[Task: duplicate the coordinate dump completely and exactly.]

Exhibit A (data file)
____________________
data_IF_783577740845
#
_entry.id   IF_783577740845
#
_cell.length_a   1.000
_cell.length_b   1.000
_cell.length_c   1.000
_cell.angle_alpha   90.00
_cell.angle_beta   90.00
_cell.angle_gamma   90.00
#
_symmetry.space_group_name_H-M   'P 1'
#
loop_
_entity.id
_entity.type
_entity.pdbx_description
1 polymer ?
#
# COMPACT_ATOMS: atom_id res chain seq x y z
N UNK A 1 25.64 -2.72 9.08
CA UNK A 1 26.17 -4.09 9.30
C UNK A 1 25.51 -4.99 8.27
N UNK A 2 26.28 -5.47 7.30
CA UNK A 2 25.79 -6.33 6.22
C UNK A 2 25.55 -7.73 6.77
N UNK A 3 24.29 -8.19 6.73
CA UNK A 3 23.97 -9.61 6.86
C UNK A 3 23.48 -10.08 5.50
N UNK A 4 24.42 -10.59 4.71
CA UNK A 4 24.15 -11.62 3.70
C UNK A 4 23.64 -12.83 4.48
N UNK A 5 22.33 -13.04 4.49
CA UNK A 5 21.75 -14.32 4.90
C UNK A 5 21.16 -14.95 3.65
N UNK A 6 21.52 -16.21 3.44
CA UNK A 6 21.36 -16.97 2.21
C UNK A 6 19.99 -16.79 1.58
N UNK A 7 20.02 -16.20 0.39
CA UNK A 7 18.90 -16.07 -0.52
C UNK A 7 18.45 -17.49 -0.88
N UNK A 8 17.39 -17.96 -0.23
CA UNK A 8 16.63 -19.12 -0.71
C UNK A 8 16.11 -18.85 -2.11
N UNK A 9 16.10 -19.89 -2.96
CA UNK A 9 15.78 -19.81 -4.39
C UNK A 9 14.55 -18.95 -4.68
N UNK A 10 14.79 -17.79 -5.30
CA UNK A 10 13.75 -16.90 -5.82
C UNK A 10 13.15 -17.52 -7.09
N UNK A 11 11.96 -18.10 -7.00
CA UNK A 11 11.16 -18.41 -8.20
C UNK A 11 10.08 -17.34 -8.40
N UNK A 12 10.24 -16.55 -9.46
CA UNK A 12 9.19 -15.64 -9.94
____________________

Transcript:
data_IF_783577740845
#
_entry.id   IF_783577740845
#
_cell.length_a   1.000
_cell.length_b   1.000
_cell.length_c   1.000
_cell.angle_alpha   90.00
_cell.angle_beta   90.00
_cell.angle_gamma   90.00
#
_symmetry.space_group_name_H-M   'P 1'
#
loop_
_entity.id
_entity.type
_entity.pdbx_description
1 polymer ?
#
# COMPACT_ATOMS: atom_id res chain seq x y z
N UNK A 1 25.64 -2.72 9.08
CA UNK A 1 26.17 -4.09 9.30
C UNK A 1 25.51 -4.99 8.27
N UNK A 2 26.28 -5.47 7.30
CA UNK A 2 25.79 -6.33 6.22
C UNK A 2 25.55 -7.73 6.77
N UNK A 3 24.29 -8.19 6.73
CA UNK A 3 23.97 -9.61 6.86
C UNK A 3 23.48 -10.08 5.50
N UNK A 4 24.42 -10.59 4.71
CA UNK A 4 24.15 -11.62 3.70
C UNK A 4 23.64 -12.83 4.48
N UNK A 5 22.33 -13.04 4.49
CA UNK A 5 21.75 -14.32 4.90
C UNK A 5 21.16 -14.95 3.65
N UNK A 6 21.52 -16.21 3.44
CA UNK A 6 21.36 -16.97 2.21
C UNK A 6 19.99 -16.79 1.58
N UNK A 7 20.02 -16.20 0.39
CA UNK A 7 18.90 -16.07 -0.52
C UNK A 7 18.45 -17.49 -0.88
N UNK A 8 17.39 -17.96 -0.23
CA UNK A 8 16.63 -19.12 -0.71
C UNK A 8 16.11 -18.85 -2.11
N UNK A 9 16.10 -19.89 -2.96
CA UNK A 9 15.78 -19.81 -4.39
C UNK A 9 14.55 -18.95 -4.68
N UNK A 10 14.79 -17.79 -5.30
CA UNK A 10 13.75 -16.90 -5.82
C UNK A 10 13.15 -17.52 -7.09
N UNK A 11 11.96 -18.10 -7.00
CA UNK A 11 11.16 -18.41 -8.20
C UNK A 11 10.08 -17.34 -8.40
N UNK A 12 10.24 -16.55 -9.46
CA UNK A 12 9.19 -15.64 -9.94